Moderates left out in the cold on Greek referendum
The proud and mighty Reform SA! sent out the call. They said political bickering was holding the Student Assembly back from doing something productive.
Let's do something!" they shouted.
The result: a referendum on the Greek system that is so poorly worded as to be utterly pointless and downright stupid.
As it now stands on Nov. 11 students will say "yes" or "no" to the question, "Do you support the continued existence of single-sex fraternities and sororities at Dartmouth?"
When you look carefully at the question you realize that it is impossible for most people to say "no."
Let's examine some possible student views.
Suppose you would like a system where single-sex houses are marginalized and co-ed houses dominate.
Maybe in your ideal situation one single-sex fraternity and one single-sex sorority remain. Because you believe that individuals have the right to choose a single sex house, however, you must vote "yes" on the referendum.
Someone else might feel that the current system is definitely flawed because women are packed into half the number of houses as men.
The system needs a massive overhaul to rectify the situation. However, if you have this stance you are still forced to answer "yes."
Maybe you are a brother in a fraternity. Every day you see positive aspects of the Greek system. However, after this year's rush you decided the process didn't really work.
You think that we should seriously examine both the rush process and the pledge period. Can you display any of these concerns on Nov. 11? No, you can simply say, "Yes, some form of the system should continue."
Certainly some will vote "no" on Thursday.
Who are these people? They are the people who think the entire system is so inherently flawed they cannot support the existence of even one single-sex fraternity or sorority. They are the people behind the signs and chalk scrawlings which criticized rush with one-liners.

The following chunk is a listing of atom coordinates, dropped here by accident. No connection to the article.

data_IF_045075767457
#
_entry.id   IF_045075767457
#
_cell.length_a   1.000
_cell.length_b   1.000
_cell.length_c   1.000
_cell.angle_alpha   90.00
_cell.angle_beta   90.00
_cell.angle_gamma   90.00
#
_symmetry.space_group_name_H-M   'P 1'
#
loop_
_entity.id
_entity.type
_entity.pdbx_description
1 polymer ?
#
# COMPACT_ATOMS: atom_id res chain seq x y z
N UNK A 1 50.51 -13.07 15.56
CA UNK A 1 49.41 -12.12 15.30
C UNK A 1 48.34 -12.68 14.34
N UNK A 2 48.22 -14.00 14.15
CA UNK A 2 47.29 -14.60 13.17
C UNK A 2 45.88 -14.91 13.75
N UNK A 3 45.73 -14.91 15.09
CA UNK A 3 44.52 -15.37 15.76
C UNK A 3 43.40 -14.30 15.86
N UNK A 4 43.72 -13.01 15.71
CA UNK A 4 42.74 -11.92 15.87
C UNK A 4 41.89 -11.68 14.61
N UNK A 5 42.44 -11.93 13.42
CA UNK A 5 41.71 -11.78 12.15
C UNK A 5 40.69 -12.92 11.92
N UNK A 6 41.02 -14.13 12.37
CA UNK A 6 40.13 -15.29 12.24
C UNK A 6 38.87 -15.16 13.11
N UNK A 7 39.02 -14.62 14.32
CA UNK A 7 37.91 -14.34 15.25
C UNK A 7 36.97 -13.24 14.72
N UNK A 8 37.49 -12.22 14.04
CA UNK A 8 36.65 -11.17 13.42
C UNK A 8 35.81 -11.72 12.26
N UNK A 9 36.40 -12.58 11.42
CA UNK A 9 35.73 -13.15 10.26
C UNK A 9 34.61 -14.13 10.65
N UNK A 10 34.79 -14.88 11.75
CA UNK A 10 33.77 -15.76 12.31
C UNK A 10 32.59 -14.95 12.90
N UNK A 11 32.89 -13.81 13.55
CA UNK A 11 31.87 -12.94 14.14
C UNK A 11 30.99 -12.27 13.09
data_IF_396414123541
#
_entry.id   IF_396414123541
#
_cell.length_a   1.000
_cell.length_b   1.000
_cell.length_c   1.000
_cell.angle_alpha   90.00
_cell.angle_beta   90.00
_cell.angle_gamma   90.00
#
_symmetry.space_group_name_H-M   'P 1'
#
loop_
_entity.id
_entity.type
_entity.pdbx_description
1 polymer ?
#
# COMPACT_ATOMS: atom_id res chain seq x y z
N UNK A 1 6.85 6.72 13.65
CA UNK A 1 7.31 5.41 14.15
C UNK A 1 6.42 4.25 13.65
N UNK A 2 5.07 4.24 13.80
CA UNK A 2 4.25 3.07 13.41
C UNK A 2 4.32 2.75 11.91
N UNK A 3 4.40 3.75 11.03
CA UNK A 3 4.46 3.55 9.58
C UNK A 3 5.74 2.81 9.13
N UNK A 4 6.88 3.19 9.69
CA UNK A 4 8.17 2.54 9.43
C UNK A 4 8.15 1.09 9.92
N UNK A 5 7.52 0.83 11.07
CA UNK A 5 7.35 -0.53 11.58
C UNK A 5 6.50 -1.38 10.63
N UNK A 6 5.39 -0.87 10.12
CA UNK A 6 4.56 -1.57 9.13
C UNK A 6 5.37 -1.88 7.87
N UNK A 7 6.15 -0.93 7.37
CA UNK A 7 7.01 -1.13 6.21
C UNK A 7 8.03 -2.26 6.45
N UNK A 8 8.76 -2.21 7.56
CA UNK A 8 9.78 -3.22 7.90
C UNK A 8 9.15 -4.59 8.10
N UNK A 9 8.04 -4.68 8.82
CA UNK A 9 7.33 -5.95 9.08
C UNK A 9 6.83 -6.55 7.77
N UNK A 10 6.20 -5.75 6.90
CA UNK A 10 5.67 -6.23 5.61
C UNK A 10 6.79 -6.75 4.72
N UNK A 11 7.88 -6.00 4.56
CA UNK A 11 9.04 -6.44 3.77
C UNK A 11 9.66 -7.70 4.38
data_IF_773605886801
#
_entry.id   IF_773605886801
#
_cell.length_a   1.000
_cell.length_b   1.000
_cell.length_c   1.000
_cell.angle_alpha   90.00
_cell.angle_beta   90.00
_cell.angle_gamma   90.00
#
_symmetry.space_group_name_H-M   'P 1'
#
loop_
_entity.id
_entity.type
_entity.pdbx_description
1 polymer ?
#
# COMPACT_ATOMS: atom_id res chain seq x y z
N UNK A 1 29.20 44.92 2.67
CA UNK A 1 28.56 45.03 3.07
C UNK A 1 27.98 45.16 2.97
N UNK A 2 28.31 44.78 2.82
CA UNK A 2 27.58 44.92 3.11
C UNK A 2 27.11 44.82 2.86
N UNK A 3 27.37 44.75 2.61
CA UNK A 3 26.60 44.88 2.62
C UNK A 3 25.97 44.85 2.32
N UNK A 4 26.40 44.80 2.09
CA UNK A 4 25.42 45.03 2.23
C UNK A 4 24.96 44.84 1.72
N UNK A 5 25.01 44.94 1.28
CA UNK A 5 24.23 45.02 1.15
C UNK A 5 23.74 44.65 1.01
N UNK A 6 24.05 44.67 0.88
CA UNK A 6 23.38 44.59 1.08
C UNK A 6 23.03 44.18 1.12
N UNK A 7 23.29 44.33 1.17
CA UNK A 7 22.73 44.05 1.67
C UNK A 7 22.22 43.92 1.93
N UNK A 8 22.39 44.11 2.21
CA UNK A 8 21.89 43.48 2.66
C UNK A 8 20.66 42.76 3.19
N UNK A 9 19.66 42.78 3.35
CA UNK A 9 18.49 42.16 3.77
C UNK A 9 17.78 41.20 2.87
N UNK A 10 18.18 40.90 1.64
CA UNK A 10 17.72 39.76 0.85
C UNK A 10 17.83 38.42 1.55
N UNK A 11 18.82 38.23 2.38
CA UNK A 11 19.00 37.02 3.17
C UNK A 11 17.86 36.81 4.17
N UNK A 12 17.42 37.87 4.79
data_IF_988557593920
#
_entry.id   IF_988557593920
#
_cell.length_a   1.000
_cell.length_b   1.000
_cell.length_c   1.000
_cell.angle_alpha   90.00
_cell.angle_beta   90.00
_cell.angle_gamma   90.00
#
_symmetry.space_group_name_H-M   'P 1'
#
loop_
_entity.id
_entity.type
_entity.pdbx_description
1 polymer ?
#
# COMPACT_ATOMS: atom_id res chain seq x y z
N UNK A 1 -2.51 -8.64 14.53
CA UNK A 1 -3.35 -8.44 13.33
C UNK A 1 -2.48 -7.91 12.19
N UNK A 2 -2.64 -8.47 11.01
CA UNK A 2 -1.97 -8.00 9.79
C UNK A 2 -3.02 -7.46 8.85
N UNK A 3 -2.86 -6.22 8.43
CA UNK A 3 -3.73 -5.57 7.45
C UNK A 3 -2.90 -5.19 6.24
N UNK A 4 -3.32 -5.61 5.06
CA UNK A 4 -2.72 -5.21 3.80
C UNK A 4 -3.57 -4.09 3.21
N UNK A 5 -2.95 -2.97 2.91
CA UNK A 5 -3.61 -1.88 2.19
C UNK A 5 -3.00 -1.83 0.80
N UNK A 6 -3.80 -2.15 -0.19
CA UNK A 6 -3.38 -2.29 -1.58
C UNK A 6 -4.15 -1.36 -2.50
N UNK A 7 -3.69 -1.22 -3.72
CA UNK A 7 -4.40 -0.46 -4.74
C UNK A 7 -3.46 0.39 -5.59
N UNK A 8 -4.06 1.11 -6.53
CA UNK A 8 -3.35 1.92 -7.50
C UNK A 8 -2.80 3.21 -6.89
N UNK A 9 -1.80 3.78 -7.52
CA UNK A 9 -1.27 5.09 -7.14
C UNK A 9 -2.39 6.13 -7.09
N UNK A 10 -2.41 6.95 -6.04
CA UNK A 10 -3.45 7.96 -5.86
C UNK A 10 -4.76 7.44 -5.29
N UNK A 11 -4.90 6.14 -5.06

There will probably always be a small vocal minority who imagine that every hour on the hour a fraternity brother rapes someone, smokes a cigarette and then clubs a baby seal to death. The theory is that once fraternities are removed, this will all end.
This isn't to say that there isn't at least one or two rapists currently in the fraternity system. The problem is that because of the wording of the question the most moderate and rational reformists are forced to vote right along with the rapists who want the status quo.
The referendum will point out that the extremists are a minority. Then the results will be paraded in front of the Trustees as if it is a mandate from God. They will say "See, almost everyone likes it the way it is!" When the truth may be that almost no one likes it the way it is -- they just didn't get to say that on the ballot.
A well-worded question would not divide the student population between those who think fraternities and sororities should be abolished and those who want some form of the system to survive. A good question would determine what percentage of students would like to see some sort of dramatic change. The answer to that question would be interesting.
Way to go Student Assembly! You broke free of political bickering to ask the student body a question so biased that the answer is meaningless. I anxiously await your next move. If you can't find an equally poor-worded question for another referendum you can always return to bickering and name-calling. At least that is interesting.